Martin Stepetin digs a hole for a memorial post at the Killisnoo Island Aleut cemetery May 31. Stepetin, an Aleut from St. Paul Island, helped emplace a memorial for the Aleuts from Atka Island who died during their WWII evacuation from the Aleutian Islands. Almost 10 percent of the evacuees died during their internment by the federal government.
Martin Stepetin embraces his wife, Ann, after breaking down as he dug a hole for a memorial post at the Killisnoo Island Aleut cemetery.
Story last updated at 6/4/2014 - 1:57 pm
KILLISNOO ISLAND - The Orthodox bishop of Alaska stood in a forest as a young man from St. Paul Island quietly wept.
On the last day of May, more than 90 people gathered in this quiet forest to pay their respects to 17 of World War II's forgotten victims.
In a solemn ceremony, the Friends of Admiralty Island dedicated a memorial plaque to the Atka Island villagers who died here after being evacuated from their homes by the U.S. government. The evacuation was supposed to preserve their lives from the advancing armies of the Empire of Japan, but instead decease claimed almost 1 in 10 of the 881 people evacuated from nine villages in the Aleutian and Pribilof islands.
Thirty-two people died at the Funter Bay internment camp, 17 here at Killisnoo, 20 at Ward Lake (near Ketchikan) and five at Burnett Inlet (near Wrangell).
"We do not forget who has died," intoned Bishop David Mahaffey at the end of a ceremony sanctifying the cemetery. "Please remember these people in your prayers ... that is the way our memory is eternal."
Little is left of the camp that housed 83 Atka residents for three years from June 25, 1942 to December 1945. Only corroded, overgrown machinery indicates that anything existed here before Whaler's Cove Lodge was built on this fish-shaped island south of Angoon.
Even the cemetery is hidden - marble tombstones, covered in moss, lean beneath towering trees that conceal the sun. The longest-lasting markers are those left by whalers and herring plant workers who left the island after a devastating fire in 1928. The graves of the Aleuts are all but obscured by time, their wooden crosses rotted and collapsed.
When the Empire of Japan invaded Attu and Kiska on June 7-8, 1942, it caught Alaska all but defenseless. While the U.S. Navy's admirals knew what was coming, they deliberately let the Japanese attack fall on Alaska in order to trap the Japanese fleet at Midway Island, thousands of miles to the south.
The Navy sent seaplanes to Atka Island, using the Native village there as a base to bomb the Japanese on Attu and Kiska. When the Japanese found the source of the bombardment, they strafed and bombed the village.
On June 12, Gen. Simon Buckner ordered the village evacuated. Most of the villagers were at fish camps and had little time to gather their things.
"Imagine that happening to you, being told you had just minutes to leave your home," explained Daniel Johnson Jr., who guided the Friends of Admiralty Island trip.
To deny the village to the Japanese, U.S. soldiers burned buildings, homes and the village church, then shipped the villagers to southeast Alaska.
Eight other villages were similarly packed up and shipped east: St. George and St. Paul in the Pribilofs, Nikolski, Akutan, Kashega, Biorka, Makushin and Unalaska.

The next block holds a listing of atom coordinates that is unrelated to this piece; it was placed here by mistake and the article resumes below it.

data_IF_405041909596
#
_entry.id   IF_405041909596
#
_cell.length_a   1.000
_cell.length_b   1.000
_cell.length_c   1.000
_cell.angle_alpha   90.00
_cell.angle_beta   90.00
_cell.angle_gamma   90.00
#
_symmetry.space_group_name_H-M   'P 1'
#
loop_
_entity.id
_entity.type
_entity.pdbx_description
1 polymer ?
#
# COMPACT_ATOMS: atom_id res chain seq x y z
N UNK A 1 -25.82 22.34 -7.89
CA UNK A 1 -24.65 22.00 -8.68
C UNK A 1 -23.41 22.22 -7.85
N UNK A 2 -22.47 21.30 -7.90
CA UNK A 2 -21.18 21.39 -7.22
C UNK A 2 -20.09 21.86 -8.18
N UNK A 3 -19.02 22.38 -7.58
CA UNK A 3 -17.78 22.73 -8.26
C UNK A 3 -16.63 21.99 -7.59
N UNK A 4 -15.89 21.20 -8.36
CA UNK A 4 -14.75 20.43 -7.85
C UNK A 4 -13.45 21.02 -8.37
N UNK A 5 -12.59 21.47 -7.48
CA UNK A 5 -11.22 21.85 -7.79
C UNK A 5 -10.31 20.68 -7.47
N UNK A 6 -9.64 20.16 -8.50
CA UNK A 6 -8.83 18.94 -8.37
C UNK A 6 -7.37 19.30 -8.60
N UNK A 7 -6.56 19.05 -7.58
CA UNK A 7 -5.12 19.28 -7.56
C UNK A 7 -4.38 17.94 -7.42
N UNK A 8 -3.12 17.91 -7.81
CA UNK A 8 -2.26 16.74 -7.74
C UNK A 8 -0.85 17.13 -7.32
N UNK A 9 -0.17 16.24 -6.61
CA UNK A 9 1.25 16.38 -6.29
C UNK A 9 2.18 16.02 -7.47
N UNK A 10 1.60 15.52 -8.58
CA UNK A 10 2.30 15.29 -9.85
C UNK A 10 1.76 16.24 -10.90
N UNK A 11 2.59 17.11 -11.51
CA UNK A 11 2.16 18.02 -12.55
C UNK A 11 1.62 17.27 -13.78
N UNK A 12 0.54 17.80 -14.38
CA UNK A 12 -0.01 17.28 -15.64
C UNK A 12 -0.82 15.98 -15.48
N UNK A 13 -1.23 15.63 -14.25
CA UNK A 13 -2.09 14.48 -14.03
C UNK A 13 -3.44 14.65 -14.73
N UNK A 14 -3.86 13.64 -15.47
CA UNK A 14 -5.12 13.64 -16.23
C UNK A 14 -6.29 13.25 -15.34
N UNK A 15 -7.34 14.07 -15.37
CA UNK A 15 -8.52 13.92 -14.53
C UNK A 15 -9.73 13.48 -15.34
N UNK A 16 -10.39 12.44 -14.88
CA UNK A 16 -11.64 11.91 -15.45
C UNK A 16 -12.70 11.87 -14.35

Villagers from St. George and St. Paul were taken to Funter Bay, on the northwest coast of Admiralty Island. Those from Unalaska were taken to Burnett Inlet cannery, about 40 miles southwest of Wrangell. Those from the smaller villages were taken to Ward Lake camp north of Ketchikan. Some stayed for a time at the Wrangell Institute - a primarily Native school - before being taken to their final destinations.
It was a culture shock for all - from the wide open islands of the Aleutians and Pribilofs, they were taken without boats, without guns, without traditional tools, to a place where trees blotted out the sun.
"These people were not provided anything at all," said K.J. Metcalf, president of the Friends of Admiralty Island.
Many suffered from tuberculosis and other diseases, and the camps lacked plumbing, electricity and - in some cases - adequate shelter.
The old and young, particularly vulnerable to disease, died and were buried thousands of miles from their homes. The surviving villagers worked in Southeast Alaska until the end of the war, when the U.S. government returned them home. While the internment of tens of thousands of Japanese-Americans is well-known, that of the Aleuts went all but unnoticed until the 1980s. In that decade, the U.S. government acted to compensate the villages. In 1988, Congress approved the Aleut Restitution Act, which paid each evacuee $12,000 and created a trust fund for the betterment of Aleut life in affected villages.
Martin Stepetin grew up on St. Paul Island and now lives in Juneau with his wife, Ann. He traveled to Killisnoo with the Friends of Admiralty Island and - without prompting - grabbed a shovel and began to dig a hole for the memorial plaque.
After finishing, he stopped and wept.
"It's just really emotional, you know," he said after the ceremony. "I have dug a lot of graves in my home town of St. Paul, and it feels the same. ... I've heard about this all my life. Coming here is the closest thing - it's the ultimate way to get closure."
Friends of Admiralty Island is dedicated to preserving the wilderness and historic mission of Admiralty Island National Monument, Metcalf said.
Last year, the Friends organized a similar trip to Funter Bay to dedicate a plaque at the campsite there. The ceremony under the trees here on Killisnoo included remarks from Johnson Jr. and Joe Zuboff, who offered the Tlingit perspective.
"I thought it was beautiful, a blending of the cultures," Metcalf said.